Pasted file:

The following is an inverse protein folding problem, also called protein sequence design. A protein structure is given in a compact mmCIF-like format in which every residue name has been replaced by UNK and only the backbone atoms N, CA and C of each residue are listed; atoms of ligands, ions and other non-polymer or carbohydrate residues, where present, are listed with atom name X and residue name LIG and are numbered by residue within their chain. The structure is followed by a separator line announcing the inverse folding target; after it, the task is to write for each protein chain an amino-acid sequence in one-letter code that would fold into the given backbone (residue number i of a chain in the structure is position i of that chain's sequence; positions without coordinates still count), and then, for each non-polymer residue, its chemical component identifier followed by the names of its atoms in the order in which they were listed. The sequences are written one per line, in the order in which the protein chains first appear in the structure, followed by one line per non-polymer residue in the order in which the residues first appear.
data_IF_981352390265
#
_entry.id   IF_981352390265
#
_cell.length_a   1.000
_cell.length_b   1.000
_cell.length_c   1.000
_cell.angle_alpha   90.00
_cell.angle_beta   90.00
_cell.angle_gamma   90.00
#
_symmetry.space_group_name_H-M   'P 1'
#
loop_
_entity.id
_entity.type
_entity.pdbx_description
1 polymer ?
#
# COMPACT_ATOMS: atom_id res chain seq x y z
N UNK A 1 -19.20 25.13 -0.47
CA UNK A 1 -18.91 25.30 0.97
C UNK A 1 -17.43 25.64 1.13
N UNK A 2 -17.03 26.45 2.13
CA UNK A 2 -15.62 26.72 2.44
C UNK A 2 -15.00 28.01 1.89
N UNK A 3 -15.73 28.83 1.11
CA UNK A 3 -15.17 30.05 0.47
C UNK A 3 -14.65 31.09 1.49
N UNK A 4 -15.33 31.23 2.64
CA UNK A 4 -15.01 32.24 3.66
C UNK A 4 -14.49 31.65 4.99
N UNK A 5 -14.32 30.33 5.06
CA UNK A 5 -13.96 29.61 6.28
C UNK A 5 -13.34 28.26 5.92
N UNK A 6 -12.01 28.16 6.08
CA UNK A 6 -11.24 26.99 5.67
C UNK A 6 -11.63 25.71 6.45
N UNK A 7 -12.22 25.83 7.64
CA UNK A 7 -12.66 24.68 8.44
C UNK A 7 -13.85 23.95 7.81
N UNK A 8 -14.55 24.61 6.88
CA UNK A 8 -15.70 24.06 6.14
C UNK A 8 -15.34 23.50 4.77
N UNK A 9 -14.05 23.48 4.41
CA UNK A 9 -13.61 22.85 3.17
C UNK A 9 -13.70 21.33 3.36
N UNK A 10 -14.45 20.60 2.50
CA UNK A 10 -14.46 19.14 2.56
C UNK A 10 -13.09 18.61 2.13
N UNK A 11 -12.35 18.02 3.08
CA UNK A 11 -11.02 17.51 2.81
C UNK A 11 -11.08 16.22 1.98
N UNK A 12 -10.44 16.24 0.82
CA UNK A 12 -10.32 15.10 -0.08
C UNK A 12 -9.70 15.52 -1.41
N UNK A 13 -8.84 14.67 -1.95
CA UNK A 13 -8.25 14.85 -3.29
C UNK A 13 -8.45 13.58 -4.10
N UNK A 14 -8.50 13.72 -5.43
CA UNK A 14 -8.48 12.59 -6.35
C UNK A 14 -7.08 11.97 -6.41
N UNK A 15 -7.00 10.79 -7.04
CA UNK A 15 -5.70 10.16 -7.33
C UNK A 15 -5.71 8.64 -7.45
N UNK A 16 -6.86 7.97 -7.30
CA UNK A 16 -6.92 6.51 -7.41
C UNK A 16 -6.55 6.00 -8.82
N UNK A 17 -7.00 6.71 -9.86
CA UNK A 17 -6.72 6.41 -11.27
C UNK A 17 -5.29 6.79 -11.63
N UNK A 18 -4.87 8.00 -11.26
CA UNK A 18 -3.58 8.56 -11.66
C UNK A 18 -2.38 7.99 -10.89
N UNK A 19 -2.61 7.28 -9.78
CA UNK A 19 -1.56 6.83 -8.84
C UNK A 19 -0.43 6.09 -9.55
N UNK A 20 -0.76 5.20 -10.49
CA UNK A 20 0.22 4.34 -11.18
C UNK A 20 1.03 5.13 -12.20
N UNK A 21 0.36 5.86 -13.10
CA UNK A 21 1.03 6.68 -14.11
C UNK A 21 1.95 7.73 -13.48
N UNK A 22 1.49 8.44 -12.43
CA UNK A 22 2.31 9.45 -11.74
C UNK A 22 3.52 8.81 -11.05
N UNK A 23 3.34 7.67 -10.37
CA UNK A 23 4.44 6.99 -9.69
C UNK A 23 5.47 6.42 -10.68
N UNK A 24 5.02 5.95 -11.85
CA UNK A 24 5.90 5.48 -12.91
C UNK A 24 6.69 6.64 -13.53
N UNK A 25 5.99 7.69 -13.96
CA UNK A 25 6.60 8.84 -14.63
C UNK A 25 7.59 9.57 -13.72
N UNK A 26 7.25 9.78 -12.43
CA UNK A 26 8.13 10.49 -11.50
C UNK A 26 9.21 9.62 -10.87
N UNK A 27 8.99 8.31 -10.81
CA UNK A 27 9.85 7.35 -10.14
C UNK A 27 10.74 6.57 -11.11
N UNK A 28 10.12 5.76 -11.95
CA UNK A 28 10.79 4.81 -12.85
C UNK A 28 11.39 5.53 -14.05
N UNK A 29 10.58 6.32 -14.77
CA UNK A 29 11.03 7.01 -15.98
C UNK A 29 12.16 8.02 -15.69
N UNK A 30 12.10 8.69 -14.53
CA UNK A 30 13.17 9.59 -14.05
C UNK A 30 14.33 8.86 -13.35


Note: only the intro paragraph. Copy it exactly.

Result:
The following is an inverse protein folding problem, also called protein sequence design. A protein structure is given in a compact mmCIF-like format in which every residue name has been replaced by UNK and only the backbone atoms N, CA and C of each residue are listed; atoms of ligands, ions and other non-polymer or carbohydrate residues, where present, are listed with atom name X and residue name LIG and are numbered by residue within their chain. The structure is followed by a separator line announcing the inverse folding target; after it, the task is to write for each protein chain an amino-acid sequence in one-letter code that would fold into the given backbone (residue number i of a chain in the structure is position i of that chain's sequence; positions without coordinates still count), and then, for each non-polymer residue, its chemical component identifier followed by the names of its atoms in the order in which they were listed. The sequences are written one per line, in the order in which the protein chains first appear in the structure, followed by one line per non-polymer residue in the order in which the residues first appear.